Probably the most historic site in the village of New London would be the town clock which is mounted in the belfry of the Methodist Church. There are very few like it left in the United States today. In April of 1879 a two mill levy was passd in order to purchase, install and maintain a clock in the bell tower of the new Methodist Church.
In August of 1879 there was a special meeting by the menbers of council to decide on the kind and cost of a clock to be purchased. Council finally decided to purchase a clock from the Howard Clock Co. of Boston, MA. A contract was signed with the Howard Co. for the purchase and installation of a Howard Tower Clock at a cost of $750.00. The Clock arrived on Nov. 13th, 1879 and on Nov. 19th, 1879 an agent of the Howard Co. came to place the clock in the tower. The great pendulum of the clock was set in motion on Tuesday evening Dec. 2nd, 1879.
In its original state the dials were gilded and in all a fine piece of workmanship which attracted everyone. As a timekeeper it was very dependable varying only a few seconds per month.
The bell was manufactured by the Buckeye Bell Foundry of Cincinnati, Ohio, in 1879 and weighs in at 2005 lbs and is operated by a hammer mechanism attached to the clock. It can also be rung by hand from a rope located below the belfry and clock. The four faced clock is operated by a large wheel and cable mechanism build on a table and powered by weights. Two boxes containing about 50 lbs of rock are attached to the bottom of the cables and while one is going up the other is going down. The clock mechanism is in a table on the floor below the bell. The four clock faces are located above the bell floor and are operated by a system of gears that come from the clock table two floors below. The large pendulum of the clock is said to weigh 500 lbs.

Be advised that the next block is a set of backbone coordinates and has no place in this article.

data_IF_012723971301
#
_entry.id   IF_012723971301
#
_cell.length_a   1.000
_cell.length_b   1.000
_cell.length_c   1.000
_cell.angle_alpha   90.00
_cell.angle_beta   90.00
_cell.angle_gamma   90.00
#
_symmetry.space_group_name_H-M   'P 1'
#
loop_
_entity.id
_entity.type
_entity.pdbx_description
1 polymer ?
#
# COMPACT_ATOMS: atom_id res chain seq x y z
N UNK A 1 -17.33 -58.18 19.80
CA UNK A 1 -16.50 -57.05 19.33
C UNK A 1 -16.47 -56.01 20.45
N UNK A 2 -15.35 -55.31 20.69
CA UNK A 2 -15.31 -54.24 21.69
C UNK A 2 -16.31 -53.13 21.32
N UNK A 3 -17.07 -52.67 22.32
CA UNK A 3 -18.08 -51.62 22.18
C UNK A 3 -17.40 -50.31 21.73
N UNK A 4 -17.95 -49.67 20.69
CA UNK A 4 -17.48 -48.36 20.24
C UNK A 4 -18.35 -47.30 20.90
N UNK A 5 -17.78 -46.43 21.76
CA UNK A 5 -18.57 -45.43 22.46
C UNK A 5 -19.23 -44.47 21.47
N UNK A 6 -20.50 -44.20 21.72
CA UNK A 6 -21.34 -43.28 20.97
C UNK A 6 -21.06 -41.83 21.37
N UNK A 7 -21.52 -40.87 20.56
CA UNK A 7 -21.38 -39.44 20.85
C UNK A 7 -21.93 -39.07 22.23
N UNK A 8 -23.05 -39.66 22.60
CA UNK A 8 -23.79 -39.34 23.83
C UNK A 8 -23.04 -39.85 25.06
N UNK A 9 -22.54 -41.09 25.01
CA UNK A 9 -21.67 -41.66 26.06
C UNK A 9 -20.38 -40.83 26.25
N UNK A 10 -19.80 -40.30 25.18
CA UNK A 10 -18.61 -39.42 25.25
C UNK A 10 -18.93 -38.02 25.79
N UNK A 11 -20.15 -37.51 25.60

The clock is wound by hand by attaching a crank to the cable shafts and this must be done every eight days. I understand that it takes about a half hour to wind the clock and this has been done by many local citizens through the years. Bill Bryson, Hubert Snyder, Bill Heidrich and George Eastman are just a few of the many who have taken care of the clock. It still has most of the original gears and mechanism in the clock though I understand that the cables have been replaced. This is remarkable when you consider that 121 years have passsed since this machinery was installed. The old clock still keeps fairly good time as always. I understand that there are only four or five of these clocks still left in the country so New London has a real piece of history and this is the main reason that the clock has never been electrified.
Many names have been written on the walls where the clock table is located by local citizens through the years. A Mr. Charles Wells put his name up in 1879 and he started quite a trend as I understand there are over fifty names on the wall now. Most are in pencil and therefore some are very hard to read. George Eastman still takes care of the old clock as he has done for twenty years now and George said he is good for another twenty years. When you hear the old clock sound out the hour you can thank him for all the time he has given the clock. We would certainly miss it if it suddenly became silent! It is a part of our life!
V.K. Neel from N.L. Record articles and a talk by George Eastman